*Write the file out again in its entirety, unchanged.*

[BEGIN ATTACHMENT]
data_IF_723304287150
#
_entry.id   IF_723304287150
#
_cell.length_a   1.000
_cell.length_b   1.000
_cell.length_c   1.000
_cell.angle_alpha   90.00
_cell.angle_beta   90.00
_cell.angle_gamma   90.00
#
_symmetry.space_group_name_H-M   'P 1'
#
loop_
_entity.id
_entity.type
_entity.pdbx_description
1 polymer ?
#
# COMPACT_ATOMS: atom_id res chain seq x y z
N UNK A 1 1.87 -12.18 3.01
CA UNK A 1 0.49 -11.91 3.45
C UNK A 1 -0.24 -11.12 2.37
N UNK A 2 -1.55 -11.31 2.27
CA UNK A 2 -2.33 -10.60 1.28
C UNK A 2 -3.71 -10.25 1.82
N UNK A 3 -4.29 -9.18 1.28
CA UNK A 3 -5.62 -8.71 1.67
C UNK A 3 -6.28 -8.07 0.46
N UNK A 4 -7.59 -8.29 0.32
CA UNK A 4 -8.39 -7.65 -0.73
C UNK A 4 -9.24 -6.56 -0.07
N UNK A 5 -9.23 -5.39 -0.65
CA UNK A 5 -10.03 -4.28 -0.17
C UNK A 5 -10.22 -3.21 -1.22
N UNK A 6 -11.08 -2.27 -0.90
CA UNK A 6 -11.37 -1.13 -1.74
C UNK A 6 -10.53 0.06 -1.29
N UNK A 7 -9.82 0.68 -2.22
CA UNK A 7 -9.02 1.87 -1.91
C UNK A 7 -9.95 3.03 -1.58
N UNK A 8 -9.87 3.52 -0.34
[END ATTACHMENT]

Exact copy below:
data_IF_723304287150
#
_entry.id   IF_723304287150
#
_cell.length_a   1.000
_cell.length_b   1.000
_cell.length_c   1.000
_cell.angle_alpha   90.00
_cell.angle_beta   90.00
_cell.angle_gamma   90.00
#
_symmetry.space_group_name_H-M   'P 1'
#
loop_
_entity.id
_entity.type
_entity.pdbx_description
1 polymer ?
#
# COMPACT_ATOMS: atom_id res chain seq x y z
N UNK A 1 1.87 -12.18 3.01
CA UNK A 1 0.49 -11.91 3.45
C UNK A 1 -0.24 -11.12 2.37
N UNK A 2 -1.55 -11.31 2.27
CA UNK A 2 -2.33 -10.60 1.28
C UNK A 2 -3.71 -10.25 1.82
N UNK A 3 -4.29 -9.18 1.28
CA UNK A 3 -5.62 -8.71 1.67
C UNK A 3 -6.28 -8.07 0.46
N UNK A 4 -7.59 -8.29 0.32
CA UNK A 4 -8.39 -7.65 -0.73
C UNK A 4 -9.24 -6.56 -0.07
N UNK A 5 -9.23 -5.39 -0.65
CA UNK A 5 -10.03 -4.28 -0.17
C UNK A 5 -10.22 -3.21 -1.22
N UNK A 6 -11.08 -2.27 -0.90
CA UNK A 6 -11.37 -1.13 -1.74
C UNK A 6 -10.53 0.06 -1.29
N UNK A 7 -9.82 0.68 -2.22
CA UNK A 7 -9.02 1.87 -1.91
C UNK A 7 -9.95 3.03 -1.58
N UNK A 8 -9.87 3.52 -0.34